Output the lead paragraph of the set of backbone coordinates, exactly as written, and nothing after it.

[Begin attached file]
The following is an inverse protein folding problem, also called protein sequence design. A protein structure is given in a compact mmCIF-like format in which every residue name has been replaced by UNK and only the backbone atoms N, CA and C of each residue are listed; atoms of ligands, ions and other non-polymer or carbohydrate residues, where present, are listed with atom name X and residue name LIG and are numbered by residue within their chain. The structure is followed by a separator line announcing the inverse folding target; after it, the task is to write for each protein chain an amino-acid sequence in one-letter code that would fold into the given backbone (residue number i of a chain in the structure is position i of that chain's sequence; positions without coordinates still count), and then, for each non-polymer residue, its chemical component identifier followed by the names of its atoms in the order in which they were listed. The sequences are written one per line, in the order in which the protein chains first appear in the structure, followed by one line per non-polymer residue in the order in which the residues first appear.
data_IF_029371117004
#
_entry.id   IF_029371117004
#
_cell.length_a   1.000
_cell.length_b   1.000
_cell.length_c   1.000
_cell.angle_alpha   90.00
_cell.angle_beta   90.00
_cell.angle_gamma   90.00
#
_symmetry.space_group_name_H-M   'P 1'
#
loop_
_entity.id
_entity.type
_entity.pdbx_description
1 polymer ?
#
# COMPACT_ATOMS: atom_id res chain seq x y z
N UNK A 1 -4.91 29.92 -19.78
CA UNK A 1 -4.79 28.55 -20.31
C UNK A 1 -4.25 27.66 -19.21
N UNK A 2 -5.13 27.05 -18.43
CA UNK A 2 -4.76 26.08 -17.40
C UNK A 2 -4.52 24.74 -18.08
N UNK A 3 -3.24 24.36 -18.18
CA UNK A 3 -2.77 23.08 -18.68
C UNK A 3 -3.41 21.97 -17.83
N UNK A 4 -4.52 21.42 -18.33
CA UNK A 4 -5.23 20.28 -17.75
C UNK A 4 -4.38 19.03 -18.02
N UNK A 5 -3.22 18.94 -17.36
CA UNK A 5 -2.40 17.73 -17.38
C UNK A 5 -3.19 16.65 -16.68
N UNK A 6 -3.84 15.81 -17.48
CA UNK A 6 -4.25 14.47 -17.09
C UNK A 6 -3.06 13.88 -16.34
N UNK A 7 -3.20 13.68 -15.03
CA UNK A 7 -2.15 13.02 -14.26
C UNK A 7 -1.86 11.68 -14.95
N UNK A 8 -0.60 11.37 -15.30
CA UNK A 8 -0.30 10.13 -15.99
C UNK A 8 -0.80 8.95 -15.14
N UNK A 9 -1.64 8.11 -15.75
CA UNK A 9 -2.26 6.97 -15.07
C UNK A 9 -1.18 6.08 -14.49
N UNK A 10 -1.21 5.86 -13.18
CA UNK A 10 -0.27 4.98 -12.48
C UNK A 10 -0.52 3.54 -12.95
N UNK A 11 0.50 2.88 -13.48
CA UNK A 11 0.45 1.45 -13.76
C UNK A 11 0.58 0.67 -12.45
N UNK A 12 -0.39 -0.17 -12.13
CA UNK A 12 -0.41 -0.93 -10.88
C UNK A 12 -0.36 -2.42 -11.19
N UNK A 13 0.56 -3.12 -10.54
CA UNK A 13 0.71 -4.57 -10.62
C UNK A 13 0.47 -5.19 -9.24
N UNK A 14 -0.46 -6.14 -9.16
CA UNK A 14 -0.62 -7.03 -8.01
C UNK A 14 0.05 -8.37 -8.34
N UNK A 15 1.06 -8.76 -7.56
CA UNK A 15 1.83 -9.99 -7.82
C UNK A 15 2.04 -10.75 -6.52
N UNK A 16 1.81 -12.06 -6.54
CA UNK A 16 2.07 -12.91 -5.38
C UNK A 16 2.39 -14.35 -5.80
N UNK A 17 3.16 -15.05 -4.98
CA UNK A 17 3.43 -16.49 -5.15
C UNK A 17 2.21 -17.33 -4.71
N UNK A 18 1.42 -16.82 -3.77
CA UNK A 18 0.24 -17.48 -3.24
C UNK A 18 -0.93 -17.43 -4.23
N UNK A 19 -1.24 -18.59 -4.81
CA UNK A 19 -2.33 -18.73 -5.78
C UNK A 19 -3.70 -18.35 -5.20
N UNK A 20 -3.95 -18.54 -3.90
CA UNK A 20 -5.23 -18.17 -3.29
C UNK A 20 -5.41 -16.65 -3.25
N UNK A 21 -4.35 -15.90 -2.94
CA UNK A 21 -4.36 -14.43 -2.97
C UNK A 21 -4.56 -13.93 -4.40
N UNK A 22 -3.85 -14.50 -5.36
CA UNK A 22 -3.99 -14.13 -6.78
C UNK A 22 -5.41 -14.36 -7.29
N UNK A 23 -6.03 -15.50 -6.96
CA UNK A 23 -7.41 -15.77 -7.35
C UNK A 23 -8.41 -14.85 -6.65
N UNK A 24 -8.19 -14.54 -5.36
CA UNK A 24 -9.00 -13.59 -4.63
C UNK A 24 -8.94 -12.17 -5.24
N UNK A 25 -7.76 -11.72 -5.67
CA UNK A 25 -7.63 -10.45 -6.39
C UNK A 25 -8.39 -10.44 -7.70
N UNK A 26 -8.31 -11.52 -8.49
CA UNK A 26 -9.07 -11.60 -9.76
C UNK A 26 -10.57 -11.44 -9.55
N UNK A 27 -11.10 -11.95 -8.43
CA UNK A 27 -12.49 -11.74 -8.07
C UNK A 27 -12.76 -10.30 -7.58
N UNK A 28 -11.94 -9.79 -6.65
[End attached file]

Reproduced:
The following is an inverse protein folding problem, also called protein sequence design. A protein structure is given in a compact mmCIF-like format in which every residue name has been replaced by UNK and only the backbone atoms N, CA and C of each residue are listed; atoms of ligands, ions and other non-polymer or carbohydrate residues, where present, are listed with atom name X and residue name LIG and are numbered by residue within their chain. The structure is followed by a separator line announcing the inverse folding target; after it, the task is to write for each protein chain an amino-acid sequence in one-letter code that would fold into the given backbone (residue number i of a chain in the structure is position i of that chain's sequence; positions without coordinates still count), and then, for each non-polymer residue, its chemical component identifier followed by the names of its atoms in the order in which they were listed. The sequences are written one per line, in the order in which the protein chains first appear in the structure, followed by one line per non-polymer residue in the order in which the residues first appear.